11/03/16: Tai's Tips For WPEO Events

WPEO events are valuable tools that vary in size and purpose— they are all designed to help the female business owner. From intimate roundtable lunches with corporate buyers, to larger meetings with hundreds of buyers and other women entrepreneurs, these forums are inclusive and supportive.

My first networking event in New York City in the mid- summer was a real breakthrough for me. I had no clue what to expect. The place was packed. I didn’t know anyone except for a few faces I recognized from the WPEO website. I imagined there would be talk in some sort of foreign business language and I would be an awkward outsider standing alone. The butterflies were not flying in formation. (And where were my business cards?) I needed a glass of water, or something. Then someone from the team smiled at me and introduced me to others at my table. That really helped break the ice. Everyone turned out to be authentically warm and friendly. And I was not the only man there with sweating palms, either.

That afternoon, I listened to some great speakers from the corporate world as they explained how to capitalize on being a part of WPEO.
Here are a few tips on how to make the most of your next WPEO event:

1.Be sure to introduce yourself. Just say hello.

2. Not everyone talks about business, their company, or about themselves. Many people will introduce themselves, ask what you do, and listen.

3. When involved in a conversation, remember to smile. And don’t be afraid to excuse yourself when it’s time to move on.

4. Make learning your goal. The main purpose of any networking event, large or small, is to learn as much as you can from the invited speakers, as well as from the other attendees.

5. Connect comfortably with as many potential buyers as you can, but keep it light and friendly. For example: “Hi my name is _____. Here’s my card. May I have yours?”

6. When asked, learn to provide a simple, short, and concise explanation about what you do. Most people you meet will not be able to remember everything you tell them about your company. First impressions are vital. Then focus on follow-up.

7. Follow up with any prospect 24 to 48 hours after the event. Write a personal email saying that it was great meeting them at the event. Include a brief outline of who you are and when you plan to call them to see if they might have any questions.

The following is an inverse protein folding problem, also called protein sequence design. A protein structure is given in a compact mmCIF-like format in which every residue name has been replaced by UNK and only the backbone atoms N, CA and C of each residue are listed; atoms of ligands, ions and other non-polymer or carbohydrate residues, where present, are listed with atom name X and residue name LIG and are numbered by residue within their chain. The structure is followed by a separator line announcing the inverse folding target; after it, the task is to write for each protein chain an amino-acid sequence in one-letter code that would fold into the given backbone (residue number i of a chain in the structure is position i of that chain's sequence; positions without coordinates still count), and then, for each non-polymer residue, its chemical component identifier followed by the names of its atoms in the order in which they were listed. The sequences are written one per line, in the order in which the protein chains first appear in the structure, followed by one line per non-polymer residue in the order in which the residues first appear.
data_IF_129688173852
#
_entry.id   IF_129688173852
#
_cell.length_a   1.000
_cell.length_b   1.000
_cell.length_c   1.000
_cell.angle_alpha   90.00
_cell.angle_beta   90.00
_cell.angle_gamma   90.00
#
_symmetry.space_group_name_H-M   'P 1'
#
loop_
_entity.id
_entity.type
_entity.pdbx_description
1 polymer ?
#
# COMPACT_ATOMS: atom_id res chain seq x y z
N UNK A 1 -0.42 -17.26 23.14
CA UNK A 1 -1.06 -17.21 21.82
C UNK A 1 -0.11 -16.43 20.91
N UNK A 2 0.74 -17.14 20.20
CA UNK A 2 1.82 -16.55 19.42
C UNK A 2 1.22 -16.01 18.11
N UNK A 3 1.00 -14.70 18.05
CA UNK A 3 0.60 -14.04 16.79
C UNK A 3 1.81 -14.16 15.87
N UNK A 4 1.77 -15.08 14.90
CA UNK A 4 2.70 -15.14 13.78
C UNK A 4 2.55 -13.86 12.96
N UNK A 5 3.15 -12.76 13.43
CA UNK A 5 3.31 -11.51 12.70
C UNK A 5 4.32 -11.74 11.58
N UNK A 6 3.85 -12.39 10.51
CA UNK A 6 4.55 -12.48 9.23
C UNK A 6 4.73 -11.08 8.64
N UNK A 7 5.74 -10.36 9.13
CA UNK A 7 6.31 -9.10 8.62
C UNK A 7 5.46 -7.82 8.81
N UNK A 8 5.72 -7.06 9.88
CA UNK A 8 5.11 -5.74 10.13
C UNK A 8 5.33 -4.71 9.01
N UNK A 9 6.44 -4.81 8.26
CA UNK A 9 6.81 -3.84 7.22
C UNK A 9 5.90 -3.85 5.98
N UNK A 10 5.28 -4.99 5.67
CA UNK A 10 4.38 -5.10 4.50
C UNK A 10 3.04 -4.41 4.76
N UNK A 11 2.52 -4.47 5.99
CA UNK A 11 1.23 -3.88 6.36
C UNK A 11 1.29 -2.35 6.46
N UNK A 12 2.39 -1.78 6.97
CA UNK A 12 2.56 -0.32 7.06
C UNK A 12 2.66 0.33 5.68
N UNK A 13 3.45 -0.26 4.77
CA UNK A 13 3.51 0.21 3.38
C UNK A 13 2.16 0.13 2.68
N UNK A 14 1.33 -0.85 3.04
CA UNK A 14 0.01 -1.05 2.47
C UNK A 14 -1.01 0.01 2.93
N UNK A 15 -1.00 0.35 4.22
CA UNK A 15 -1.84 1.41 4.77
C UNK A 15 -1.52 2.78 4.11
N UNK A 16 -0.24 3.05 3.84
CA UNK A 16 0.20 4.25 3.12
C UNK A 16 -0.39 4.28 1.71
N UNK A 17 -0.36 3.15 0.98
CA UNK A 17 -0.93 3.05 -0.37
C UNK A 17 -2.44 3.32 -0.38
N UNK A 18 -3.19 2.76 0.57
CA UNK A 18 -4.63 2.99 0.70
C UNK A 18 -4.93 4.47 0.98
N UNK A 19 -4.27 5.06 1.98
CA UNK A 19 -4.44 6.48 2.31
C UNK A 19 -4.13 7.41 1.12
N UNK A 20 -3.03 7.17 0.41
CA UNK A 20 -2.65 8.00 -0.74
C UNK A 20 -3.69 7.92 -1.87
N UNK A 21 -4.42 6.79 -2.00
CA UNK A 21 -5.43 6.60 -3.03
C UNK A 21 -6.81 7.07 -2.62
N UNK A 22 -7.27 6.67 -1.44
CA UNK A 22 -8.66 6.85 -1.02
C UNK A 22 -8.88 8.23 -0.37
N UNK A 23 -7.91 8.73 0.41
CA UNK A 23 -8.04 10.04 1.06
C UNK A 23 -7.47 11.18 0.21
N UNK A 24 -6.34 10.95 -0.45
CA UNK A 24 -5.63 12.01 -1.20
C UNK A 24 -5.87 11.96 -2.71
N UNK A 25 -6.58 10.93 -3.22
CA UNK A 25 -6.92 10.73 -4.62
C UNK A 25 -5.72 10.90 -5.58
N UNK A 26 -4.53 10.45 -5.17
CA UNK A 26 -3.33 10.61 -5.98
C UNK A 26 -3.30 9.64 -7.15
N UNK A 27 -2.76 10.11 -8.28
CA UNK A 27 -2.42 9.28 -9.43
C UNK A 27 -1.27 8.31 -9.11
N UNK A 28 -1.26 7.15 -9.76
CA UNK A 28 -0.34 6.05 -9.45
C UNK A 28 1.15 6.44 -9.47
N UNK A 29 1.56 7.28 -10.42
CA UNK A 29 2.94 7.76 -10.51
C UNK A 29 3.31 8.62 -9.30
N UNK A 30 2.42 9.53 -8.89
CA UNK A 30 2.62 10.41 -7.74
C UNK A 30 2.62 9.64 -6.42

8. Remember—you are not alone. Networking events force you out of your comfort zone. My first event was intimidating, but much of my fear was in my own imagination.

9. Don’t try to make too many connections in one day. Focus on quality, not quantity. And don’t feel defeated if you didn’t get everything you expected from any one encounter. A few awkward encounters are human and natural. Praise yourself for stepping out.

10. Ask questions. Visit the WPEO website. Attend the events as often as you can. Keep your face out there. WPEO is networking at its best!

Get WBENC certified, if you aren’t already. It is simple and straightforward:

1. Is your business 51 percent owned, managed, and operated by one or more women who are U.S. citizens or permanent legal residents?
2. Does your documentation reflect this?
3. Can you schedule a site visit for WPEO to interview with the female owner(s)?
4. Have you read WBENC’s Standards and Procedures?

It’s really that simple. And you’ll be able to enjoy all the advantages and opportunities that being certified can offer your woman-owned business.

Take it from this WPEO enthusiast—you’re going to love it. And they will love you, too!


Subscribe to Blog via Email

Enter your email address to subscribe to this blog and receive notifications of new posts by email.

RT @NYC_SBS: Put your experience to work for you! FastTrac New Venture 50+ is a free, immersive 10-session entrepreneurship bootcamp for wo…
h J R
RT @BuyWomenOwned: Achieving equality in the world of commerce will require each of us to be more conscious of our buying decisions, while…
h J R
RT @WalmartInc: "Our associates are the key to the future. I see that every time I’m in stores, distribution centers, corporate offices and…
h J R
“If there aren’t obstacles you have to overcome, there’s a good chance you’re not being challenged. If you’re not b… https://t.co/u6HHgKHdir
h J R